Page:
Rose "Mama G" Gilbert dons a red plastic fire helmet and excitedly begins lecturing on George Orwell's novel "1984."
Her Advanced Placement English literature students soon feel the heat as Gilbert connects current events to themes in the book — government surveillance, conformity and sexuality.
With her energy, it's easy to forget that she's old enough to be the great-great-grandmother of her Palisades Charter High School students. Gilbert is 88.
"You can't stop her when she is on a roll," says Elieka Salamipour, a 17-year-old senior.
Gilbert's helmet really isn't necessary. It takes only a minute or two for her to get excited about just about anything.
"I want them all to just live literature, love poetry and love life — not just get caught up in grades," Gilbert says.
Gilbert effortlessly connects with her pupils — she affectionately calls them "bubbelahs." She engages and challenges them. A wrong answer or a student who tries to get away with something is likely to get a quick rebuke: "That's bunk," Mama G will say.
Pupils usually don't start out liking poetry, so Gilbert eases them in with love poems by e.e. cummings. "It's very sexy," Gilbert says.
Gilbert is the oldest teacher in the Los Angeles Unified School District. Two other female teachers, both 87, also work full-time in the district, the second-largest in the nation where there is no mandatory retirement age.
It's not clear where Gilbert's age ranks her among the nation's 3.25 million public and 467,000 private school teachers — the U.S. Education Department doesn't track that statistic. But she's certainly among the oldest full-time instructors.
Amy Sherman Smith, a 1970 graduate, recalled Gilbert wearing a slip over her clothes while teaching about "Freudian slips." When Smith reconnected with Gilbert last year for the first time in ages, Mama G hadn't changed a bit.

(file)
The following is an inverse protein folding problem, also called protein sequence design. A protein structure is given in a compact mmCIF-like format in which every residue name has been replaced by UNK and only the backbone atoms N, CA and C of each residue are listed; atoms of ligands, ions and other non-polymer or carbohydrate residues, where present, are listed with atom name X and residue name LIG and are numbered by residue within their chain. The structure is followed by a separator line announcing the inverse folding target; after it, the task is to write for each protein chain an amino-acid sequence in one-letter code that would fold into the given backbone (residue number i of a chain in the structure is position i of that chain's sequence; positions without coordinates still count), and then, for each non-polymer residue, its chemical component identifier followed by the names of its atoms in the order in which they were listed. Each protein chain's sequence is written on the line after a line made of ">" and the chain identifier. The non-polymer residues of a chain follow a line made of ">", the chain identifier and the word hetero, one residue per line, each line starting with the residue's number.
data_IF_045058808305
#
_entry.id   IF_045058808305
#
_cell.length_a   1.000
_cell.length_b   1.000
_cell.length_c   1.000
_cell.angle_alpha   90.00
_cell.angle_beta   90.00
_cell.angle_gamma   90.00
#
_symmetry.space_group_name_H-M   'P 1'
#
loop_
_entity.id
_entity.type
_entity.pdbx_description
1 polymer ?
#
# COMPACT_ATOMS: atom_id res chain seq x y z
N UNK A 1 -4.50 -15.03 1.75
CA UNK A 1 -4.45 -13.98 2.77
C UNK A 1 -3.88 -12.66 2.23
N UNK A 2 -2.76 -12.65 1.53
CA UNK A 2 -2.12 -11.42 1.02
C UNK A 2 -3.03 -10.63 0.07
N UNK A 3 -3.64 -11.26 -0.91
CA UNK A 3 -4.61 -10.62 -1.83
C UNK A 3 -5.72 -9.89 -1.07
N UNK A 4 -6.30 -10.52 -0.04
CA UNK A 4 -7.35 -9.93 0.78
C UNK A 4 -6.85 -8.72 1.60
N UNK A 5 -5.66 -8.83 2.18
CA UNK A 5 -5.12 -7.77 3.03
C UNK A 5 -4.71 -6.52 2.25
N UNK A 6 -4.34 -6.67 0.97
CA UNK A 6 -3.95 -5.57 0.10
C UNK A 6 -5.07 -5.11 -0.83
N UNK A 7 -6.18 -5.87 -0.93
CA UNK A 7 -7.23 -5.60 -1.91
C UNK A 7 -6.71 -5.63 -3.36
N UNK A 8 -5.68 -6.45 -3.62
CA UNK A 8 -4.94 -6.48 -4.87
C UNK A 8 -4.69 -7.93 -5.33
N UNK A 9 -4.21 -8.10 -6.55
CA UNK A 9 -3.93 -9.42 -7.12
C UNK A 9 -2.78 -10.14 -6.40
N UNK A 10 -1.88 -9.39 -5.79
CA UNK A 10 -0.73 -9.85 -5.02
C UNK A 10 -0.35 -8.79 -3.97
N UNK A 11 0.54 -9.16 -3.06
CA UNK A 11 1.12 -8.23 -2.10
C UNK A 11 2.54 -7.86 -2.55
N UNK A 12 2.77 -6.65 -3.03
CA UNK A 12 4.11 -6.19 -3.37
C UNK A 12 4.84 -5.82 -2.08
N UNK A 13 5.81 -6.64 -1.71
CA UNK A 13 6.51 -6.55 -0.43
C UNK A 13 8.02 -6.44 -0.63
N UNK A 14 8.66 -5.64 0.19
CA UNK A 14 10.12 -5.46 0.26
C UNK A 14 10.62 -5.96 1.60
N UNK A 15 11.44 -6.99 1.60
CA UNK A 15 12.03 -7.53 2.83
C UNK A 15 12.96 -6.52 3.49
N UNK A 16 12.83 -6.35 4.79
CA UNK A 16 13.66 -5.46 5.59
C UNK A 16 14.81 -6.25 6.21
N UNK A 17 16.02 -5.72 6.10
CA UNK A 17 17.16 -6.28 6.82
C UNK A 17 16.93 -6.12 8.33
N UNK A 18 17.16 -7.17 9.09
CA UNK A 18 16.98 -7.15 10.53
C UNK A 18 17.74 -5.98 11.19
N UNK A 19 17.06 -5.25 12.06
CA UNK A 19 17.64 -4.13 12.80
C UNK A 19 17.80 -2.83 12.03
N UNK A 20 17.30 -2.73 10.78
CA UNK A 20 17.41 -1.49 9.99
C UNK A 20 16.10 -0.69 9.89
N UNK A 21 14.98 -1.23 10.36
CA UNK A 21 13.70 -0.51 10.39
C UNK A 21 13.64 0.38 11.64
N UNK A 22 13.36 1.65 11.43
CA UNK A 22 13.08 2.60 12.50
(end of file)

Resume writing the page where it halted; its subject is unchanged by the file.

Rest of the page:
"Very feisty, very opinionated and her mind is still as sharp as a tack," Smith said.
Gilbert doesn't have to work — her husband left her millions when he died. But she loves it too much to quit.
Mama G's energy is infectious, said Masha Elakovic, a 17-year-old senior who's had Gilbert the past two years. "She comes in, she is really pumped up," Elakovic said.
Gilbert started teaching in the 1940s, took a break and then went back to the classroom teaching full-time in 1956. She transferred to Palisades Charter when it opened in 1961 and has been there ever since.
The racially diverse school, located in a wealthy L.A. enclave, has 2,700 students and an idyllic setting, perched atop a hill with a view of the Pacific Ocean and the Santa Monica Mountains.
Barry Farber, a professor of psychology and education at Columbia University in New York, believes if teachers are satisfied with their job, they won't want to quit, regardless of age.
Gilbert's classroom offers a litany of reminders of the difference she's made. Part classroom and part museum, it holds thousands of memories — walls display memorabilia and plaques, as well as cards and letters from students dating to when the school opened.
Students from her first class wrote: "She's a rebel but we love her that way." A picture shows a wastebasket stuffed with district memos and teachers' guides, a nod to Gilbert's dislike of bureaucracy and anything that gets in the way of teaching.
About a dozen current teachers were Gilbert's pupils. One of them is Holly Korbonski, who graduated in 1978. She said studying techniques Gilbert taught helped her get through college. Now she shares them with her students.
"She is formidable," Korbonski said. "I think people are deeply respectful of Rose. I think we have a sense of what this job means to her."
'More energy than a kid'
Gilbert has been known to collect 10-page essays from a class with two dozen or more students and have them graded the next day.
Every morning, Gilbert lifts weights and does yoga. Weekends are filled with UCLA basketball and football games and visiting with the grandkids.
Asked when she will stop teaching, Gilbert pauses.
"When I'm tired," she finally says. "I'm not tired. I have more energy than a kid."